This whole movie is just ridiculous. Let's just have fun with it, man, let's just keep trying, you know, that's what we did, we went and got all of these curling tapes and put them up on monitors. The second we all walked on set, we couldn’t stop laughing. The actors were cracking up and we were having so much fun.
Sadie: You’ve made a name and you have a track record of making these great crime thriller comedy movies. What is it about these types of characters that draw you in?
George: You know, I don't know. I grew up in a working-class neighborhood, you know, I grew up around a lot of tough guys. I was definitely not one of them. But, you know, I grew up around a lot of very interesting characters who did certainly questionable things in order to make a quick fifty [laughs] you know, I always saw some kind of humor in all of it. It's a comfortable place for me. I mean, they were all hustlers, you know, a couple of people were like criminals, like a couple of guys I knew, I grew up with are doing life sentences and I just always had a sort of a fascination with that type of behavior. And for some reason I always saw humor in it, I always thought to myself, ‘These guys they didn't have a criminal intent they could’ve become CEOs they’re so brilliant.’ [laughs] ‘What’s wrong with them?’ They rather be on the wrong side of the law and I always found some sort of fascination with it. I don't know why, but I think it's part of the fun of being a writer, you can explore all these things, you know, without getting into any trouble yourself [laughs].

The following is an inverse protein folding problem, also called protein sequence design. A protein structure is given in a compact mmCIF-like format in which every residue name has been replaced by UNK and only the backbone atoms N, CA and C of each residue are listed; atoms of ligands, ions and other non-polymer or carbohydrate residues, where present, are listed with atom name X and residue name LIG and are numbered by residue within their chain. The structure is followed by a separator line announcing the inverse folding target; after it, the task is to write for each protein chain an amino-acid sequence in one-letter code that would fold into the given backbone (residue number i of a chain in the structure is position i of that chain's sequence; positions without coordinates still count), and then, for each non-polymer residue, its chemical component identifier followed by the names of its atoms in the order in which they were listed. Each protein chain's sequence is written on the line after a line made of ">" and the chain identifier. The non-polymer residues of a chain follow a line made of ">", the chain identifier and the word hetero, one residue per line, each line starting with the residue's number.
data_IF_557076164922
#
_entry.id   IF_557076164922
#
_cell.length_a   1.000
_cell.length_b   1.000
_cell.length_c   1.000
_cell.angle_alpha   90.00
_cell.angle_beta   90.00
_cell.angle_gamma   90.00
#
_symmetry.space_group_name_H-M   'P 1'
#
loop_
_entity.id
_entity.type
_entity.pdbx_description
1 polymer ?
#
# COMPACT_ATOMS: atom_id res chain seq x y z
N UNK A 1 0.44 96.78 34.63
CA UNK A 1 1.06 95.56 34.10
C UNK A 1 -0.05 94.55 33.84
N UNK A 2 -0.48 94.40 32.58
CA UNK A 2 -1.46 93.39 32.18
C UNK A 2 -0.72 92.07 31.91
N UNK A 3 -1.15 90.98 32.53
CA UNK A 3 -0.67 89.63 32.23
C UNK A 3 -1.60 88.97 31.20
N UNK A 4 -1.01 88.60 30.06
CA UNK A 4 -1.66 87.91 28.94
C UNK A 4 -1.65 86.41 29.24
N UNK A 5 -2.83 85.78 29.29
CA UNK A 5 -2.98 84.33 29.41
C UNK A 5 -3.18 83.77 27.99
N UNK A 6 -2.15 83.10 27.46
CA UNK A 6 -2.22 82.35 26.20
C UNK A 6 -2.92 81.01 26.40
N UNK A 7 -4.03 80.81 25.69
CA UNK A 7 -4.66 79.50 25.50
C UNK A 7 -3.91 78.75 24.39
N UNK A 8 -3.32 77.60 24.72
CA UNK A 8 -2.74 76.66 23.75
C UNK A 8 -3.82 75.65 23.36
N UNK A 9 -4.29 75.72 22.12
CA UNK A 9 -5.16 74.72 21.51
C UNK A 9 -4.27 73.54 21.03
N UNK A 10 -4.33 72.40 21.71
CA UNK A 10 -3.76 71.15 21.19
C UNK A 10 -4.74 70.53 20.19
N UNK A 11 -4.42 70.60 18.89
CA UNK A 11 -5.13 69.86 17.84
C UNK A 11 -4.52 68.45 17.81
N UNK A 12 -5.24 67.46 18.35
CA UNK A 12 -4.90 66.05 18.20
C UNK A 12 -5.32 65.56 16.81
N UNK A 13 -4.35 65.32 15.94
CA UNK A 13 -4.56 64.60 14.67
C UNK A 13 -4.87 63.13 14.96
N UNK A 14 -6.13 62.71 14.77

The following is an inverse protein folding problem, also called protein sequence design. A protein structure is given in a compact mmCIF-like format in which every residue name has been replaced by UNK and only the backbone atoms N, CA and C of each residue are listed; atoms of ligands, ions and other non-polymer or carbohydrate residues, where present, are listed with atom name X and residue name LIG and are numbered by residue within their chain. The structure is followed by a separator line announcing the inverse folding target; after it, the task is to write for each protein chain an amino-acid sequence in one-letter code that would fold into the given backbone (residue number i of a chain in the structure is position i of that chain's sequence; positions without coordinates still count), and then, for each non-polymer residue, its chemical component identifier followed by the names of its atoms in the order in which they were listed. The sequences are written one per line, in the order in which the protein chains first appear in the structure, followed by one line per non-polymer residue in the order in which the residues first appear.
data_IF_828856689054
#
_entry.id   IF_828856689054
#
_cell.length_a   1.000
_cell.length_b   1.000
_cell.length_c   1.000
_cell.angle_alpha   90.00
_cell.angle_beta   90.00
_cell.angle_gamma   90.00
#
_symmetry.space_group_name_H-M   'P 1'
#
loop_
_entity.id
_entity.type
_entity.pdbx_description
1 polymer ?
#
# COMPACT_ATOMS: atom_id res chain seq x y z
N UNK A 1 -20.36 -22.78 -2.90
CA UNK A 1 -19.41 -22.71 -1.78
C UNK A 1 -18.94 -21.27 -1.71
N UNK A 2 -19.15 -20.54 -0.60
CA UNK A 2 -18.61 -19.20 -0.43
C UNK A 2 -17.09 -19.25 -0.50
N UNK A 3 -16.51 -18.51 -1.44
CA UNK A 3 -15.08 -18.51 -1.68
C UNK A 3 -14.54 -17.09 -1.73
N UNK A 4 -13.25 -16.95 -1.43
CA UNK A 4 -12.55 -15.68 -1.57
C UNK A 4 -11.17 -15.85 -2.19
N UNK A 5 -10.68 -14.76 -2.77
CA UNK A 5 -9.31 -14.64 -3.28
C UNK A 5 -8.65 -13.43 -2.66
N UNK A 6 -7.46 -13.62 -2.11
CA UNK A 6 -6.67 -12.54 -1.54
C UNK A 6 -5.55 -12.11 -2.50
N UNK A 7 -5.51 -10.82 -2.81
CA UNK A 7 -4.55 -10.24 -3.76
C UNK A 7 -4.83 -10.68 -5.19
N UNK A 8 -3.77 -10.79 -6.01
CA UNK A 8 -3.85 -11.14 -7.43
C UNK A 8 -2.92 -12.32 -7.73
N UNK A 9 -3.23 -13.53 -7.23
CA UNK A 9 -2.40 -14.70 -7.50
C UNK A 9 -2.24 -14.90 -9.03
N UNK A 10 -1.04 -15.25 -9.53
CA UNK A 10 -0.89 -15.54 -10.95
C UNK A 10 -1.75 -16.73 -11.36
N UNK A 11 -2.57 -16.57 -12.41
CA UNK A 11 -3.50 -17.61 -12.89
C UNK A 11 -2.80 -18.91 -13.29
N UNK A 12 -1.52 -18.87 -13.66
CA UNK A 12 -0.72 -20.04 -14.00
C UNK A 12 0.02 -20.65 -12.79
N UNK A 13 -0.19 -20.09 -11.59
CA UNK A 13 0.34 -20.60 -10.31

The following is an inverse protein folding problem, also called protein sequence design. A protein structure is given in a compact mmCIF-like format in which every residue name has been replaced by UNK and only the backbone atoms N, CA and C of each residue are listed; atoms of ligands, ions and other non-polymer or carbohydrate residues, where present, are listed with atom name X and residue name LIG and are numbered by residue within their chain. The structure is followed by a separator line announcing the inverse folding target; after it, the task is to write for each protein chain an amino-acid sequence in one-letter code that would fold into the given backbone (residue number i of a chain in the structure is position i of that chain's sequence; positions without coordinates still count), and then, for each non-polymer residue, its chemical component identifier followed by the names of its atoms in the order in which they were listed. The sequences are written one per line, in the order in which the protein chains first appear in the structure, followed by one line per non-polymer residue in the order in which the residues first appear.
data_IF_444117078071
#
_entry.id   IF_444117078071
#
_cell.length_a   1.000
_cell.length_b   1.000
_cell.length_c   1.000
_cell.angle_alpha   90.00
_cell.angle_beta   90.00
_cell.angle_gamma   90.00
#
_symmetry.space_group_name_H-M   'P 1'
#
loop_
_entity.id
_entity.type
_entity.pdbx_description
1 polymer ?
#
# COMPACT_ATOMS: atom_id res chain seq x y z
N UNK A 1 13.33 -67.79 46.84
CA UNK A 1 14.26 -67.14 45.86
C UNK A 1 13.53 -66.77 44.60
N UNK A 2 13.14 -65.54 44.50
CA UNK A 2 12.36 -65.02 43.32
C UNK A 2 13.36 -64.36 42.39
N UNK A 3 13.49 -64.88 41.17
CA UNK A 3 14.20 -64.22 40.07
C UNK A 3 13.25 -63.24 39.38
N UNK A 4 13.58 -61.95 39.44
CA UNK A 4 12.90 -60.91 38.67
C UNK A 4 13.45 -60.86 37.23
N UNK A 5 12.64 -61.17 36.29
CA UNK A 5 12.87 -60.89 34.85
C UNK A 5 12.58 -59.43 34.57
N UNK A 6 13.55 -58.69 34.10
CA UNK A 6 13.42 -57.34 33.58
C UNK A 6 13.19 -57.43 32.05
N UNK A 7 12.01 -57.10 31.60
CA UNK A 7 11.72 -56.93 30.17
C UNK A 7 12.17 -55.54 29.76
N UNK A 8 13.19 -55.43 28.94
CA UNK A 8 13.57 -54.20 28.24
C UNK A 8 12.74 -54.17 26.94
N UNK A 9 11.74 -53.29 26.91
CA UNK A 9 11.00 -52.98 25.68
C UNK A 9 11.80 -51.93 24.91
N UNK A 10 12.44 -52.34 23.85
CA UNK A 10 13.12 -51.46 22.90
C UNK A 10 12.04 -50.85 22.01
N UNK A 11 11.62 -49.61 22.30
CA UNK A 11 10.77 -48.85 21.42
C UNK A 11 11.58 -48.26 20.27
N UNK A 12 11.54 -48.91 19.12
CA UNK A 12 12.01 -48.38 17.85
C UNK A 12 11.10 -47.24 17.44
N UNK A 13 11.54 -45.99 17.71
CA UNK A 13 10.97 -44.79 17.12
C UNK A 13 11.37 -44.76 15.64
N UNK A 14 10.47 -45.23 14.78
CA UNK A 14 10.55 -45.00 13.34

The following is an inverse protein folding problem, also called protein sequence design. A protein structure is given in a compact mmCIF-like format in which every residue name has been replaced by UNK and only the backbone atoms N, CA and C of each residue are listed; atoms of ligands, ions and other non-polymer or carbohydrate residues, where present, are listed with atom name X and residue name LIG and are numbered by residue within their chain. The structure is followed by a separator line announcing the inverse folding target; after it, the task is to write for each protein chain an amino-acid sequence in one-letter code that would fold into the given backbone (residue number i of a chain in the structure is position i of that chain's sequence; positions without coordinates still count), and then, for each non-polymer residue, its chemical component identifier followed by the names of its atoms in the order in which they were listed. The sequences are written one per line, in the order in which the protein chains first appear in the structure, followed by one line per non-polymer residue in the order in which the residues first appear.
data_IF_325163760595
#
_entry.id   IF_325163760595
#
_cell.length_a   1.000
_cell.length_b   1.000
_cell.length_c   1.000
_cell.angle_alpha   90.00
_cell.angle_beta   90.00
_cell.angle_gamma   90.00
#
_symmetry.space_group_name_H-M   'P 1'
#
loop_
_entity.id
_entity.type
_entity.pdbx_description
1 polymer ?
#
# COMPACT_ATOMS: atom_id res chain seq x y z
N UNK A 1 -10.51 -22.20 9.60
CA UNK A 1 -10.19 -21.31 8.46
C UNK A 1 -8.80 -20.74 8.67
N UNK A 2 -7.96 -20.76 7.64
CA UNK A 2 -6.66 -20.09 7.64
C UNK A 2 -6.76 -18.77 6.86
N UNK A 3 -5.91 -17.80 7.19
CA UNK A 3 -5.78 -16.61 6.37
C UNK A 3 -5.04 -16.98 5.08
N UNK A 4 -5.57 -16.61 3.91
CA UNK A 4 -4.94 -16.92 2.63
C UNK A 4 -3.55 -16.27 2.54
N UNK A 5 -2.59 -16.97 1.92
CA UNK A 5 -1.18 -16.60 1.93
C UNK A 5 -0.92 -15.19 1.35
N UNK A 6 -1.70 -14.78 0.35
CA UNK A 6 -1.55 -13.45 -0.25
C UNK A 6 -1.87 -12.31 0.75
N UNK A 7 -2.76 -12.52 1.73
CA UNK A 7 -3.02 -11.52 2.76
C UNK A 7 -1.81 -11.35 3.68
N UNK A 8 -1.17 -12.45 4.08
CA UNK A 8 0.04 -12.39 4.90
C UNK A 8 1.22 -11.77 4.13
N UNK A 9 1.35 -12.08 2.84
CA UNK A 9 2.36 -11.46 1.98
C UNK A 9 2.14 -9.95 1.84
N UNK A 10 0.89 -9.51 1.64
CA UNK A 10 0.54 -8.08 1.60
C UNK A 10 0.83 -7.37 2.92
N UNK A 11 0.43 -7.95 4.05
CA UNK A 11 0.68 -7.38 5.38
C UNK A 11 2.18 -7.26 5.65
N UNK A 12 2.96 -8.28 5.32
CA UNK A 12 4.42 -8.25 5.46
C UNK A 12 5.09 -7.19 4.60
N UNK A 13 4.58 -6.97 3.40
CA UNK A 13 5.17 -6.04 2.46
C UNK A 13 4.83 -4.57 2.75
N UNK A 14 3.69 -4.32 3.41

Sadie: I think that's great. George, thank you so much for your time. I really enjoyed the movie, it was a pleasure to speak with you.
George: Thank you very much, because a lot of times, you make these things and you think, ‘Does anybody think this is good besides me? Am I crazy?’ You know, it's nice to get some positive feedback, I appreciate that very much.
Sadie: Of course! As artists, we're always our worst critics, so, it always helps to have positive reinforcement.
George: Self-criticism, one of the most favorite past times of any artist. [laughs]
Vanquish in select theaters on April 16, 2021, on Digital and On Demand on April 20, 2021 and on Blu-ray and DVD on April 27, 2021.